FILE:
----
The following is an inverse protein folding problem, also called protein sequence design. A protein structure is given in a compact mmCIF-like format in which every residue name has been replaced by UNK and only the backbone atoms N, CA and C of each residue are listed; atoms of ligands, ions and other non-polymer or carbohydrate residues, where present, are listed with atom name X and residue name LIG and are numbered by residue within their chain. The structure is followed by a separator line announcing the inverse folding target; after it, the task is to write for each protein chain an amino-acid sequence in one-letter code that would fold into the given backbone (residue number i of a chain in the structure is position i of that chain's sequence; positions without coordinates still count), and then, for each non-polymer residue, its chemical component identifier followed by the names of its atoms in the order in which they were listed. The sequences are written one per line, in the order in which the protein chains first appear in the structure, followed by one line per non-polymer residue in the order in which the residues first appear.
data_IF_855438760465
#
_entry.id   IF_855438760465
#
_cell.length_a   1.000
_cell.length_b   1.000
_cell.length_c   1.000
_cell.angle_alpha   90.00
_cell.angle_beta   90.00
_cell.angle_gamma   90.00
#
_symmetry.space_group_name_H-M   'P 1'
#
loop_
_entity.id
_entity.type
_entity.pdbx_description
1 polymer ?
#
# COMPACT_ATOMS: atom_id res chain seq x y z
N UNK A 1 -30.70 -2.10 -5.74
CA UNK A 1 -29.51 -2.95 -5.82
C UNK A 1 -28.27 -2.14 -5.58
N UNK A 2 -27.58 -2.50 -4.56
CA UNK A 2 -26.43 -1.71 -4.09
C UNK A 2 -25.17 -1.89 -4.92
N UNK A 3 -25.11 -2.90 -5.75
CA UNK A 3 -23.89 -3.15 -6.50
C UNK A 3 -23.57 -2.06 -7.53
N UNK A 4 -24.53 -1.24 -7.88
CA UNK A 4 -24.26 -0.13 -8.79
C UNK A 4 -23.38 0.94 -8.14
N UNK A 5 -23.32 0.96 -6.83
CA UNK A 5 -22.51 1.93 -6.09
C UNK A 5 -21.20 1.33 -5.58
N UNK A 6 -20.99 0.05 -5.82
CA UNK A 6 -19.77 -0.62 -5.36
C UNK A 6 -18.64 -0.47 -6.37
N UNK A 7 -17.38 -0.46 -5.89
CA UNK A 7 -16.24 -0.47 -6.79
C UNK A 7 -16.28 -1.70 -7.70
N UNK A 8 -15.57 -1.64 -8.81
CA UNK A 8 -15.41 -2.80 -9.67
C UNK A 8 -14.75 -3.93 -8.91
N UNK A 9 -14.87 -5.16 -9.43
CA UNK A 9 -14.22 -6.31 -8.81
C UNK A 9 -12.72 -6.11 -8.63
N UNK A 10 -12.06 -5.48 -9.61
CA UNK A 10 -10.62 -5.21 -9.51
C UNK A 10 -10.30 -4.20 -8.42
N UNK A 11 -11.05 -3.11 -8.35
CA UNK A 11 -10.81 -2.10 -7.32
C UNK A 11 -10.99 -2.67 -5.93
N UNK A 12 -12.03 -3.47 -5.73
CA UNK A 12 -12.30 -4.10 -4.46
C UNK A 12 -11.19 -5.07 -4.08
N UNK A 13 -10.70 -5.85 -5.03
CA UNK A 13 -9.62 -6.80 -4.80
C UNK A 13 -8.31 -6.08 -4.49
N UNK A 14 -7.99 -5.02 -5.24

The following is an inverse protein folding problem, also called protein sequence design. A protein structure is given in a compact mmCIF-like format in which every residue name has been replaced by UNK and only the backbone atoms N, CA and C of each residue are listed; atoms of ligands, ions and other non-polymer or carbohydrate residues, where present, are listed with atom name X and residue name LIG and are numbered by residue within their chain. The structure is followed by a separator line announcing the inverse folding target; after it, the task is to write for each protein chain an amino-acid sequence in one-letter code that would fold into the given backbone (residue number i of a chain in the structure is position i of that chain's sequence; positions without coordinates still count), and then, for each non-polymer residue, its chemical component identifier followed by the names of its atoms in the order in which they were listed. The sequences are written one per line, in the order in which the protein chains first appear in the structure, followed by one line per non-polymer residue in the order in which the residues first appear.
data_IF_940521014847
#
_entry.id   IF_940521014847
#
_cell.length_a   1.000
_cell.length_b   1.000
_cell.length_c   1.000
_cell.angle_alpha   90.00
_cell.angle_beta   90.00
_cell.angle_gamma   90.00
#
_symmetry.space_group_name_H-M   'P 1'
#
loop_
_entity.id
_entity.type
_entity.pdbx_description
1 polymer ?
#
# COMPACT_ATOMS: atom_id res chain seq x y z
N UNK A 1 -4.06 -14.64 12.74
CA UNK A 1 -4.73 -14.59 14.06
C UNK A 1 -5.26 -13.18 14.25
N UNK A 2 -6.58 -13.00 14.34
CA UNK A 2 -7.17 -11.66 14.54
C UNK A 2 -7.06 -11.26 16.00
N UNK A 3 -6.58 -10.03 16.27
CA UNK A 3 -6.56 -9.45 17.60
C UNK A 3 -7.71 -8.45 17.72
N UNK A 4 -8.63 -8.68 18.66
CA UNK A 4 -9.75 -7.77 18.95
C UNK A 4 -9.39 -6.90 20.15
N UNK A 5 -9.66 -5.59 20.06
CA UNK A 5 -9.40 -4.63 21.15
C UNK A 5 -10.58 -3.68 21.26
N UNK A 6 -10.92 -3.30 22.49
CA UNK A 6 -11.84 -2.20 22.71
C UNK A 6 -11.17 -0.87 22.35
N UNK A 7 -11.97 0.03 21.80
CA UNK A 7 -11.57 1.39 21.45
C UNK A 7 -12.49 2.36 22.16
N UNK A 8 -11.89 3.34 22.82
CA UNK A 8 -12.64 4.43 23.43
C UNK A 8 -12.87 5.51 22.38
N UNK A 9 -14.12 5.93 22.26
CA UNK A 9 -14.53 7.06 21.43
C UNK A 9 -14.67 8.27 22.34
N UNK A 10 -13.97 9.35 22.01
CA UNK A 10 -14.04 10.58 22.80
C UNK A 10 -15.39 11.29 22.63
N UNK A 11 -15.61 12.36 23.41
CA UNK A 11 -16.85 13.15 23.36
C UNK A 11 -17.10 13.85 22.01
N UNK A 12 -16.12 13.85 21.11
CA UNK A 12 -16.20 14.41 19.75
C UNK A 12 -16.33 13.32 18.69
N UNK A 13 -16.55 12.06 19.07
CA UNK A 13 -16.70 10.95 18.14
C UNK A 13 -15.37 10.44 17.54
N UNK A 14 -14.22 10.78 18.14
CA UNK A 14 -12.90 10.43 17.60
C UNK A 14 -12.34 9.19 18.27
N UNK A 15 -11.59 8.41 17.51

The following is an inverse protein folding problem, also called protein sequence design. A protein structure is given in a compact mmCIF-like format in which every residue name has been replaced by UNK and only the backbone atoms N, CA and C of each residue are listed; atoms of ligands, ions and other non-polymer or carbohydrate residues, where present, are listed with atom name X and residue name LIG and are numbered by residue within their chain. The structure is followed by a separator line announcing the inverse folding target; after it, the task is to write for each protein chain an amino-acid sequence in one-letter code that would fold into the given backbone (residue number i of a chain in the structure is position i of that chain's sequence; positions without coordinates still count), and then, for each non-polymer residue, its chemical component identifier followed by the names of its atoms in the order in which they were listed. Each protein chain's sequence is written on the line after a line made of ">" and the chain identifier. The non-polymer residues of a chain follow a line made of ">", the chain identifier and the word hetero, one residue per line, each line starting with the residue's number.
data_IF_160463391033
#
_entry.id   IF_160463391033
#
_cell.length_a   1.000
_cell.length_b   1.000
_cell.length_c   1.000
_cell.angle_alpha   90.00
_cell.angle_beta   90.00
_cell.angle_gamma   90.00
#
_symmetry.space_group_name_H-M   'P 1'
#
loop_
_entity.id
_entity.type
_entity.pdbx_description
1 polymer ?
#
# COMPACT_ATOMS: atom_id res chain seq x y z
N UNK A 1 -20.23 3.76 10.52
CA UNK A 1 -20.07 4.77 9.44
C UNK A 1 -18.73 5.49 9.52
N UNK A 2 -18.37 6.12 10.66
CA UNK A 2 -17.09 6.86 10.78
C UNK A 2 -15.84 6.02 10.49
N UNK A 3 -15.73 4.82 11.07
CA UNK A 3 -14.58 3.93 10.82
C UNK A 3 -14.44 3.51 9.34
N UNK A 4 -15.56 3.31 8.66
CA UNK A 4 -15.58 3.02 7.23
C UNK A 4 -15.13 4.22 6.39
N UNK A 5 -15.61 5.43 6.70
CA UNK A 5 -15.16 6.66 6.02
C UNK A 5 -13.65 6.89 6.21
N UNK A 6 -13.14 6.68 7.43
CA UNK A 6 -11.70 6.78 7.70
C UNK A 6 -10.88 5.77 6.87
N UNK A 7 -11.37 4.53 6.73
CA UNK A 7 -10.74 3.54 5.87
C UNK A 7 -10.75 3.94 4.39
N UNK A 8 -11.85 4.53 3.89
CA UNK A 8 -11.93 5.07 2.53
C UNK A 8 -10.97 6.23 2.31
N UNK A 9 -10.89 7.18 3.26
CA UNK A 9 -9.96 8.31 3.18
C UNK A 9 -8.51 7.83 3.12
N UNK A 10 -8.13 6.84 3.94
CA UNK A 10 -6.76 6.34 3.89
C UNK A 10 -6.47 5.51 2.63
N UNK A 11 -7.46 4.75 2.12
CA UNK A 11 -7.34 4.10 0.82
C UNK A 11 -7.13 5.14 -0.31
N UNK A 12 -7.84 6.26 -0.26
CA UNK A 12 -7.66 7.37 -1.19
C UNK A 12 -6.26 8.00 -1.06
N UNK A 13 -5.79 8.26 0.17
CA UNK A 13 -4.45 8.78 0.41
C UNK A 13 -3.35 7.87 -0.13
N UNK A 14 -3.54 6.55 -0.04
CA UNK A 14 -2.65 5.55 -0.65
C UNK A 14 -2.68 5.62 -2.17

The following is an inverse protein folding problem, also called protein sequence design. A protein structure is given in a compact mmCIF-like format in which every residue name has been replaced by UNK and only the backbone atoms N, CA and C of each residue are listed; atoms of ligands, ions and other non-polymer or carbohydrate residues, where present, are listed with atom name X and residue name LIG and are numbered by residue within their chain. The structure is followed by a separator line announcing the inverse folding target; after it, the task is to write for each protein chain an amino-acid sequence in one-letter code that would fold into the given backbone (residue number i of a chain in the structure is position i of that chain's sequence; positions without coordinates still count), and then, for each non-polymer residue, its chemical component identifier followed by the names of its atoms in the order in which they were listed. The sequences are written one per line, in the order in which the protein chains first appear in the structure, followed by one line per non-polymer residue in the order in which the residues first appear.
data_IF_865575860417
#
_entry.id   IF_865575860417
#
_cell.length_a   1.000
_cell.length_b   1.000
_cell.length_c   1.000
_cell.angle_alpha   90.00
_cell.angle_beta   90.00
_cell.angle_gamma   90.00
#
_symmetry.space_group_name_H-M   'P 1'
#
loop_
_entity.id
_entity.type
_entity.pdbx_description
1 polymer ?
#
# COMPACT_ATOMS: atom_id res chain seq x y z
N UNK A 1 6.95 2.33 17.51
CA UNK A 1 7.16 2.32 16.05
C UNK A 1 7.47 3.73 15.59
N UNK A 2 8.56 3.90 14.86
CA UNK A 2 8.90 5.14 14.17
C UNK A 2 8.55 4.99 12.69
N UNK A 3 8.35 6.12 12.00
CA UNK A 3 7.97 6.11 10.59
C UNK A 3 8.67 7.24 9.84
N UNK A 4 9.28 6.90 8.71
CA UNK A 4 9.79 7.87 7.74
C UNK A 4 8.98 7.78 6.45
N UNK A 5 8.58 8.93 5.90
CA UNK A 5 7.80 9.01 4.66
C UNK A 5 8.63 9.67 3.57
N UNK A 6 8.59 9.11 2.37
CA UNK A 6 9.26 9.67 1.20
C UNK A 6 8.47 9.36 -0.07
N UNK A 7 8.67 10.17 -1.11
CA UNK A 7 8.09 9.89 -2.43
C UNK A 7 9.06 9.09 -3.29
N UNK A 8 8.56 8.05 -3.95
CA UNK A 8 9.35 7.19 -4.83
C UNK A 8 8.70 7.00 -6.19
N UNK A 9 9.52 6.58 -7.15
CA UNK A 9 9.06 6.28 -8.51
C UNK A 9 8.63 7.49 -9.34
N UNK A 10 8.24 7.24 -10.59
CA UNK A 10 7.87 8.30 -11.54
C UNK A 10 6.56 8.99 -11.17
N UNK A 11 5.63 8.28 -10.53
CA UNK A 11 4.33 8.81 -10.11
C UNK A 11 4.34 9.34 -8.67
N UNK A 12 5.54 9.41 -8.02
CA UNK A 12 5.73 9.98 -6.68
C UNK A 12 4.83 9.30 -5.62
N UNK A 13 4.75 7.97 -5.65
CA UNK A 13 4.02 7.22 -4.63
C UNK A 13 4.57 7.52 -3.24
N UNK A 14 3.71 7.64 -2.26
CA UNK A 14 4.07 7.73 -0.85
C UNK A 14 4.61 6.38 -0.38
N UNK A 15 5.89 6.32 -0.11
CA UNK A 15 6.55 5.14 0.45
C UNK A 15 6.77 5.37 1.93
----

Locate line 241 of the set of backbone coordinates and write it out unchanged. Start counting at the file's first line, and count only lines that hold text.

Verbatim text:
CA UNK A 11 4.33 8.81 -10.11